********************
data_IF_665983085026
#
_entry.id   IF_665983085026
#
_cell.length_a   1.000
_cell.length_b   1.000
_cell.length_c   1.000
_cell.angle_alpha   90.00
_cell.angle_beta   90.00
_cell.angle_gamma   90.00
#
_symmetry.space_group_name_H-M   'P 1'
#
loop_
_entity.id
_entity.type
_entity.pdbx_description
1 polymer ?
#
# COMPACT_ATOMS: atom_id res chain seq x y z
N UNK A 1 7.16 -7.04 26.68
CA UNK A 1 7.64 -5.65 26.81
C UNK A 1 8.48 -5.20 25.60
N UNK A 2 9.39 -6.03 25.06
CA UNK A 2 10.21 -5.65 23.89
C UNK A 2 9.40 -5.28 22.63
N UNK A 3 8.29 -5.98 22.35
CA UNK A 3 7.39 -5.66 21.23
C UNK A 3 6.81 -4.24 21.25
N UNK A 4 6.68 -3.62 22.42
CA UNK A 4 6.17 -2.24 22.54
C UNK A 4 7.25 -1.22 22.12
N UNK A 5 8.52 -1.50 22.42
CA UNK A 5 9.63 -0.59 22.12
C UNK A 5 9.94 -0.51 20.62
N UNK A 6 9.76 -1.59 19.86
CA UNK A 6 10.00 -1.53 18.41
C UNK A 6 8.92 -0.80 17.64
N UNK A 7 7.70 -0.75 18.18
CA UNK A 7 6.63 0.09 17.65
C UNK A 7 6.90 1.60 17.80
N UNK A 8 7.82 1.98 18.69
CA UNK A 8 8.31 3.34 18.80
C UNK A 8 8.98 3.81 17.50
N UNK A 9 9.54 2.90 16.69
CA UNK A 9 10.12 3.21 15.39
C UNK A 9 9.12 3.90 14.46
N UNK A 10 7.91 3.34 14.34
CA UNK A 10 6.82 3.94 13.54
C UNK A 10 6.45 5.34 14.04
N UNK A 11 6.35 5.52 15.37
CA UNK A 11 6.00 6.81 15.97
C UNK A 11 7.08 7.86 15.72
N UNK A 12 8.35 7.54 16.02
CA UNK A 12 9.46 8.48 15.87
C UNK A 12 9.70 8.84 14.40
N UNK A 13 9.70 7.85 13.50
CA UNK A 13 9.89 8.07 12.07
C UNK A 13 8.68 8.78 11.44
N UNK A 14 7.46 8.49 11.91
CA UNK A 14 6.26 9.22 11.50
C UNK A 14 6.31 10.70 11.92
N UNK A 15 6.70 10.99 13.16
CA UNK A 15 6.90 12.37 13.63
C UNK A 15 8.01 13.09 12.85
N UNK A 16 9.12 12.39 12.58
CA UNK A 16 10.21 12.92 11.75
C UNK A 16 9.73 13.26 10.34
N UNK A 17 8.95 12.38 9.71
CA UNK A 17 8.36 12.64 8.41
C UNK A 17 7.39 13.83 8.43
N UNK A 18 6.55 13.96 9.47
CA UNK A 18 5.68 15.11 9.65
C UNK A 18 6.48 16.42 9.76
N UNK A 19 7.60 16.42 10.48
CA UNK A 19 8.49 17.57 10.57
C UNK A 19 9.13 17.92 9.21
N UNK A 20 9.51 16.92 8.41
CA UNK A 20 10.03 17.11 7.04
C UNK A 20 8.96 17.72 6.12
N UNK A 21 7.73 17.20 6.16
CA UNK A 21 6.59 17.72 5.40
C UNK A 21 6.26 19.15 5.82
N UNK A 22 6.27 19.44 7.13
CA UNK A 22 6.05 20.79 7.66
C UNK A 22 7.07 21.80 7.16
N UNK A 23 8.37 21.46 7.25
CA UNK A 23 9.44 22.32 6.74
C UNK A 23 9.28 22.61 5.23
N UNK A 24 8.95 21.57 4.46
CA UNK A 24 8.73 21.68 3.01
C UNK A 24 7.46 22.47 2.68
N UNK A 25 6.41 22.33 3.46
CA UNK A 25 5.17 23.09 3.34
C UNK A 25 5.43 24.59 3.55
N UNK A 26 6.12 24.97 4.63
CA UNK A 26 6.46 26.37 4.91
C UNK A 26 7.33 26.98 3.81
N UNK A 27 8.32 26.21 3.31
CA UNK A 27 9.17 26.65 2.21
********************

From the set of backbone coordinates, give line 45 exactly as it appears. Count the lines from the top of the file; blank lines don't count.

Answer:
N UNK A 9 9.54 2.90 16.69